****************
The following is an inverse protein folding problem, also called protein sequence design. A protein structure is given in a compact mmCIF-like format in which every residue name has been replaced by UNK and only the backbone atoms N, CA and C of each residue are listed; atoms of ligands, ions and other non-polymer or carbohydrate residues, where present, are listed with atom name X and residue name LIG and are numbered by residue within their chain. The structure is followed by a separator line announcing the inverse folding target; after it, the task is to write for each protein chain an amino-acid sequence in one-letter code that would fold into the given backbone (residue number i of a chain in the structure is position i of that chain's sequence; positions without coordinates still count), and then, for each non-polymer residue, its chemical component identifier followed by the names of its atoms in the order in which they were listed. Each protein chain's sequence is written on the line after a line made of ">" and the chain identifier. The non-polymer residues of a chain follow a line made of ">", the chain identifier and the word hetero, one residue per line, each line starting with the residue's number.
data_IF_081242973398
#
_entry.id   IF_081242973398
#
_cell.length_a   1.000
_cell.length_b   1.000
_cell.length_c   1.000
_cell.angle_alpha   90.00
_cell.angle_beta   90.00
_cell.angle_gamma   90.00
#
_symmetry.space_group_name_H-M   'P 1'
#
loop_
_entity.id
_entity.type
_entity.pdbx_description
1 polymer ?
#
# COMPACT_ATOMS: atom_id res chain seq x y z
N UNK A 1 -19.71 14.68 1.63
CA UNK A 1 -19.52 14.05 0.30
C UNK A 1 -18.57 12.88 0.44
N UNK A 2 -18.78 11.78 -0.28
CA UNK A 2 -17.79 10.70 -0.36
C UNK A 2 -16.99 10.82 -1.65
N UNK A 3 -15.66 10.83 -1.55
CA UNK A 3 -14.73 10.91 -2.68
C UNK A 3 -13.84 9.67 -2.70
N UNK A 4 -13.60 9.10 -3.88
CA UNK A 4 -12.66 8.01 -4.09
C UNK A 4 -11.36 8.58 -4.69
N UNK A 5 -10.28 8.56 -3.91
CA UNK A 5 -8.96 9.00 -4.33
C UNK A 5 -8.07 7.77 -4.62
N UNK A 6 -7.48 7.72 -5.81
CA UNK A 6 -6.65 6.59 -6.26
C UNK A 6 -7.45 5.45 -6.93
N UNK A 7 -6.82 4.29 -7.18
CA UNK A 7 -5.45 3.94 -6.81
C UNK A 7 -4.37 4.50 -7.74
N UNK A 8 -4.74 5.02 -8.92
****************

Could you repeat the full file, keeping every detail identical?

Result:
The following is an inverse protein folding problem, also called protein sequence design. A protein structure is given in a compact mmCIF-like format in which every residue name has been replaced by UNK and only the backbone atoms N, CA and C of each residue are listed; atoms of ligands, ions and other non-polymer or carbohydrate residues, where present, are listed with atom name X and residue name LIG and are numbered by residue within their chain. The structure is followed by a separator line announcing the inverse folding target; after it, the task is to write for each protein chain an amino-acid sequence in one-letter code that would fold into the given backbone (residue number i of a chain in the structure is position i of that chain's sequence; positions without coordinates still count), and then, for each non-polymer residue, its chemical component identifier followed by the names of its atoms in the order in which they were listed. Each protein chain's sequence is written on the line after a line made of ">" and the chain identifier. The non-polymer residues of a chain follow a line made of ">", the chain identifier and the word hetero, one residue per line, each line starting with the residue's number.
data_IF_081242973398
#
_entry.id   IF_081242973398
#
_cell.length_a   1.000
_cell.length_b   1.000
_cell.length_c   1.000
_cell.angle_alpha   90.00
_cell.angle_beta   90.00
_cell.angle_gamma   90.00
#
_symmetry.space_group_name_H-M   'P 1'
#
loop_
_entity.id
_entity.type
_entity.pdbx_description
1 polymer ?
#
# COMPACT_ATOMS: atom_id res chain seq x y z
N UNK A 1 -19.71 14.68 1.63
CA UNK A 1 -19.52 14.05 0.30
C UNK A 1 -18.57 12.88 0.44
N UNK A 2 -18.78 11.78 -0.28
CA UNK A 2 -17.79 10.70 -0.36
C UNK A 2 -16.99 10.82 -1.65
N UNK A 3 -15.66 10.83 -1.55
CA UNK A 3 -14.73 10.91 -2.68
C UNK A 3 -13.84 9.67 -2.70
N UNK A 4 -13.60 9.10 -3.88
CA UNK A 4 -12.66 8.01 -4.09
C UNK A 4 -11.36 8.58 -4.69
N UNK A 5 -10.28 8.56 -3.91
CA UNK A 5 -8.96 9.00 -4.33
C UNK A 5 -8.07 7.77 -4.62
N UNK A 6 -7.48 7.72 -5.81
CA UNK A 6 -6.65 6.59 -6.26
C UNK A 6 -7.45 5.45 -6.93
N UNK A 7 -6.82 4.29 -7.18
CA UNK A 7 -5.45 3.94 -6.81
C UNK A 7 -4.37 4.50 -7.74
N UNK A 8 -4.74 5.02 -8.92